The Swans broke one of the biggest hoodoos in football last Friday, when they beat Collingwood for the first time since 2005. The same year they went on to win a premiership, and break another long hoodoo – their first premiership in 72 years.
Only four players remain at the Swans since that 2005 premiership (Adam Goodes, Ryan O’Keefe, Lewis Roberts-Thompson and Jude Bolton), however the Hawks are likely to have atleast 10 premiership players in their line-up this Saturday.
Looking at each list on paper, the Swans look a lot less experienced, in comparison to the Hawks. Maybe it’s because Hawthorn players such as Cyril Rioli, Clinton Young and Xavier Ellis were all so young playing in the 2008 flag. Or because the Swans have so many of their own young kids that have yet to really put their stamp on the competition.
Either way, it comes down to whoever is best on the day, and Sydney knows once the ball gets bounced, it’s anyone’s cup.
How Sydney Can Win
Easier said than done, but I’ll say it anyway. Be tough and be first to the ball. Sydney has the cattle that can win the hard ball – Josh Kennedy, Jude Bolton, Adam Goodes, Jarrad McVeigh, Craig Bird, Keiran Jack, Dan Hannenbery – they’re all willing to put their heads over the football, and none more so than the first two.
Kennedy has lifted his game to the next level, confirmed by his top 10 finish in Monday night’s Brownlow Medal count. His skill and toughness was even more impressive in the preliminary final, considering he was going head-to-head against Scott Pendlebury. Kennedy is vital to the Swans, as far as clearances and kicking two or three goals as a midfielder.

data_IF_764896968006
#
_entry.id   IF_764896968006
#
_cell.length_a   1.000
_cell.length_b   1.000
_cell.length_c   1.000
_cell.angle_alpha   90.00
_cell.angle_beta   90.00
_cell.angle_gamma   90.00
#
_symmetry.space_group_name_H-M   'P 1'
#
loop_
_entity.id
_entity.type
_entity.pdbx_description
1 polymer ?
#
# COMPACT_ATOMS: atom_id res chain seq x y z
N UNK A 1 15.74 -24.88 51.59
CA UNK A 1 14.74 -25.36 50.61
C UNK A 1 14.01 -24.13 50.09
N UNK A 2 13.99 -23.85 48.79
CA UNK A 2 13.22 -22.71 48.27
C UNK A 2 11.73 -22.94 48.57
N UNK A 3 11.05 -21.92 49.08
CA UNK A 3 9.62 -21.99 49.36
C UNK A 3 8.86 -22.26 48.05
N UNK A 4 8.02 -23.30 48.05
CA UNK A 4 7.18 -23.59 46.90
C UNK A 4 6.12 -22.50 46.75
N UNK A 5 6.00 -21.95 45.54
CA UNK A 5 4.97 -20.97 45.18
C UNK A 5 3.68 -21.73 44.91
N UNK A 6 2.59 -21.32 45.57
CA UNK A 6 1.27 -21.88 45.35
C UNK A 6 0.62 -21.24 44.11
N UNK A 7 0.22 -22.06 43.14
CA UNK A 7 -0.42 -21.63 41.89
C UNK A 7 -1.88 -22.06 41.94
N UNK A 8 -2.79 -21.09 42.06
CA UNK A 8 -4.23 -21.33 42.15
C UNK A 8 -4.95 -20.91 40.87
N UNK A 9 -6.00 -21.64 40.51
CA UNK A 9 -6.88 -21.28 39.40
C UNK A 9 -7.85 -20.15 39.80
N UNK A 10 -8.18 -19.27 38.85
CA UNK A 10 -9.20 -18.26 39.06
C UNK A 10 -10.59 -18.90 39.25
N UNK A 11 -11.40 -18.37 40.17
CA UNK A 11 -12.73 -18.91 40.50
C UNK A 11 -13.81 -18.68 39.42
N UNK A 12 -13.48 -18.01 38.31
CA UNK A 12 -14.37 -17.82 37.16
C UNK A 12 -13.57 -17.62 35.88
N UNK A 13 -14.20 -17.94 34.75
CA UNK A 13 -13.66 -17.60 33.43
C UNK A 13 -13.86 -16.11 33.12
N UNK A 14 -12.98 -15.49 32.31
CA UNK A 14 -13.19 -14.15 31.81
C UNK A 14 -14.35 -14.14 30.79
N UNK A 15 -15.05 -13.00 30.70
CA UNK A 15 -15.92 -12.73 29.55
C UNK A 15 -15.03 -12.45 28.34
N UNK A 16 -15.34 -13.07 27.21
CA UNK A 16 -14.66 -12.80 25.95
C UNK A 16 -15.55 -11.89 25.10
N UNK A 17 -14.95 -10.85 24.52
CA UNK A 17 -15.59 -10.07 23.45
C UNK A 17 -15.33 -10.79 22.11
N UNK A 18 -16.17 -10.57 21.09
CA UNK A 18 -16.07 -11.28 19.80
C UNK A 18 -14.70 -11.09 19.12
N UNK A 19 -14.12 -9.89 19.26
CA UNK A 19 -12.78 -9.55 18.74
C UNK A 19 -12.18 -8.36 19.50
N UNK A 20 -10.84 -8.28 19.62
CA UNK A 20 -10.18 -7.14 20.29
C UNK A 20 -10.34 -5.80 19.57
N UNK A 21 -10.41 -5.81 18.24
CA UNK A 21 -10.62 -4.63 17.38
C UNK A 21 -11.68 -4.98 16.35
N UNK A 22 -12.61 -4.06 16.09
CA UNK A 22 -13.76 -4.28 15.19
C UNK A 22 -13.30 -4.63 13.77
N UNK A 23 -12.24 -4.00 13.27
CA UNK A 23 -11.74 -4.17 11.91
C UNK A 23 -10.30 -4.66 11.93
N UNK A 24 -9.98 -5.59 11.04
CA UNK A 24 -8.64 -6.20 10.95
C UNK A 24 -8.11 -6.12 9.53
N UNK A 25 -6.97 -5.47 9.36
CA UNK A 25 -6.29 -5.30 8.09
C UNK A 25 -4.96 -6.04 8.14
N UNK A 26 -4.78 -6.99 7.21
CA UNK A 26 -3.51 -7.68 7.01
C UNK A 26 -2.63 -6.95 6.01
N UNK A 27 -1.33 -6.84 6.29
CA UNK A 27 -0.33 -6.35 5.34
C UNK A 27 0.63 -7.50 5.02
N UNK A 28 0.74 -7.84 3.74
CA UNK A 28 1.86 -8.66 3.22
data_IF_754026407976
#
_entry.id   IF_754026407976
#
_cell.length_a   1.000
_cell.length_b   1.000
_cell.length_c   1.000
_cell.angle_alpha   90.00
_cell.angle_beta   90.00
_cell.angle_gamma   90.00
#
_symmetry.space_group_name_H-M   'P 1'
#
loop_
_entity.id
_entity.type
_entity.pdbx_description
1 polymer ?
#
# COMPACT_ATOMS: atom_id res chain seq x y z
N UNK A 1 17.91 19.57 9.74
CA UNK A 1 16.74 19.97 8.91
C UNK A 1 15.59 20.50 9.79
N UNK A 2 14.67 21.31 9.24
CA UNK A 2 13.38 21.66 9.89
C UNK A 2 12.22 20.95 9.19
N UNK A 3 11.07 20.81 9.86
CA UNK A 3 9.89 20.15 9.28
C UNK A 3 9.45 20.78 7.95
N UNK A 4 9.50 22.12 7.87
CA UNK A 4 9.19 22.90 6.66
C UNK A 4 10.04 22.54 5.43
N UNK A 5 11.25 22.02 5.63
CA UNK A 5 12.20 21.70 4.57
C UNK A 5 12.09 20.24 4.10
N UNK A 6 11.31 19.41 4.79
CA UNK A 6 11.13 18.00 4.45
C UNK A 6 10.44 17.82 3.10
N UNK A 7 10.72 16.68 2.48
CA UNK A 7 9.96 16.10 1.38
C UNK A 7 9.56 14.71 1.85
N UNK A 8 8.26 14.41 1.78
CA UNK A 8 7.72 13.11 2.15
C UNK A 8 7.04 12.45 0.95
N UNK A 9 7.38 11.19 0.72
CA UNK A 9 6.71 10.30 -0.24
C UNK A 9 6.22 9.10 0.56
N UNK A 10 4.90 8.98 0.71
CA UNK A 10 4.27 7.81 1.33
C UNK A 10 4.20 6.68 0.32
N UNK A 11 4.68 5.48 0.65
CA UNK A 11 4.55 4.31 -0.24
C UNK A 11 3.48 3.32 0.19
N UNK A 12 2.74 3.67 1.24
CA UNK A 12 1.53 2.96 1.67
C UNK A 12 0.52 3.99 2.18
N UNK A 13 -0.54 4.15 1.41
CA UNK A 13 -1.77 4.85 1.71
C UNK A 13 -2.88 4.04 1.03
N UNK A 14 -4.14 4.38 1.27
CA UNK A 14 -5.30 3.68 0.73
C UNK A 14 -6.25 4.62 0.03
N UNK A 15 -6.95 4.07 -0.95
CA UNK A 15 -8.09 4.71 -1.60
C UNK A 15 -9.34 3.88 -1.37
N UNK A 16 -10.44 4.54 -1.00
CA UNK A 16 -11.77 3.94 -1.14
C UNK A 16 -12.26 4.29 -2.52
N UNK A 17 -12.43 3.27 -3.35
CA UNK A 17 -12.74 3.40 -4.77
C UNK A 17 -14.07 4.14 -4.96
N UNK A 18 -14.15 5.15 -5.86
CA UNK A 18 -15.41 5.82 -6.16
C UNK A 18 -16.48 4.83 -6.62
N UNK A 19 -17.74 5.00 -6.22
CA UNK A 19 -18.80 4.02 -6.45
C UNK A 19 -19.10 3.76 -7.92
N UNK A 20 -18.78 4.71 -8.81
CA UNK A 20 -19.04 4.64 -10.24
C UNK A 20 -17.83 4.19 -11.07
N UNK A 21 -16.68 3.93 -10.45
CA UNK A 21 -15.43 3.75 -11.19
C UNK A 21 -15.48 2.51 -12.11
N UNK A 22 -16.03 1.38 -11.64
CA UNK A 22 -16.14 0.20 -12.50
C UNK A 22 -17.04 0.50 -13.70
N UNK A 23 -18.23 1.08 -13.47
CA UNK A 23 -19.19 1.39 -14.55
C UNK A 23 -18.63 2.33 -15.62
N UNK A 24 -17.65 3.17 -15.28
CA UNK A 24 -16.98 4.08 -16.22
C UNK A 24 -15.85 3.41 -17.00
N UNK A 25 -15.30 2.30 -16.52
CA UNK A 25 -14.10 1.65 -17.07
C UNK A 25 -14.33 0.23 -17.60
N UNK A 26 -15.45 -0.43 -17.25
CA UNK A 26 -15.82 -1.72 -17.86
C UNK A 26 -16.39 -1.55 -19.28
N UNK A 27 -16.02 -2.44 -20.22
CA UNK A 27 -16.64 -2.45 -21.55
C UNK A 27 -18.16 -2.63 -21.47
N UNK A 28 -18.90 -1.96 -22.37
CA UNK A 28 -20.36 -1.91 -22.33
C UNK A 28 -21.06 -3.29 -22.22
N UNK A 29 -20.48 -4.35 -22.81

How Sydney can lose
Poor inside-50 effectiveness
Sydney is not known to kick big scores, and against the Pies it was extremely wasteful in front of goal. The Swans kicked 13.18.96 in the preliminary final, but will need to be kicking at over 50% accuracy to win this game.
The Swans have only twice kicked 100+ in the last decade and lost, exemplifying their dependence on a solid defense. But Hawthorn is the best attacking team in the competition, scoring more than any other side in 2012.
The Swans will not only depend on their defense again, but need to hit the scoreboard at the other end. If they aren’t effective going inside 50, they will waste their chance to upset the minor premiers.
Norm Smith Medallist – Adam Goodes
If the Swans are to win, they need Goodes to be on fire. The two-time Brownlow medallist needs to play dominant clearance football in the midfield, and then exploit his direct opponent by sneaking forward and kicking goals.
His biggest attribute is his brute strength and endurance. He takes strong marks overhead, and knows how to win the ball in tight.
He isn’t a good set shot for goal, but there would be no harm in resting him one out in the goal square. If he kicks three or four goals, the Swans go a long way to winning the premiership.
And Goodes goes even closer to winning the Norm Smith.
Need to stop – Lance Franklin
It’s pretty obvious, but if they let the competition’s best key forward off the leash, they lose this game. In fact, Buddy only needs to kick four goals for the Hawks to win.
Franklin does a lot more for Hawthorn than just kicking goals. His ability to set up teammates is just as vital, as well as draw two or three defenders, freeing up his teammates to get dangerous.
In saying that, stopping Buddy doesn’t guarantee victory. It only does half the job.
The Pies kept Buddy goalless in the qualifying final until the dying minutes of the second term. He went on to finish with four goals.
If they can limit supply inside 50, they will also help stopping Buddy’s colleagues in Cyril Rioli, Luke Bruest, Jack Gunston and Jarryd Roughhead. If three of the five get off the leash, the Hawks will take home their second flag in five years.
Damien Ractliffe is a third-year Bachelor of Journalism student at La Trobe University and part of upstart‘s editorial team. You can follow him on Twitter: @DamienRactliffe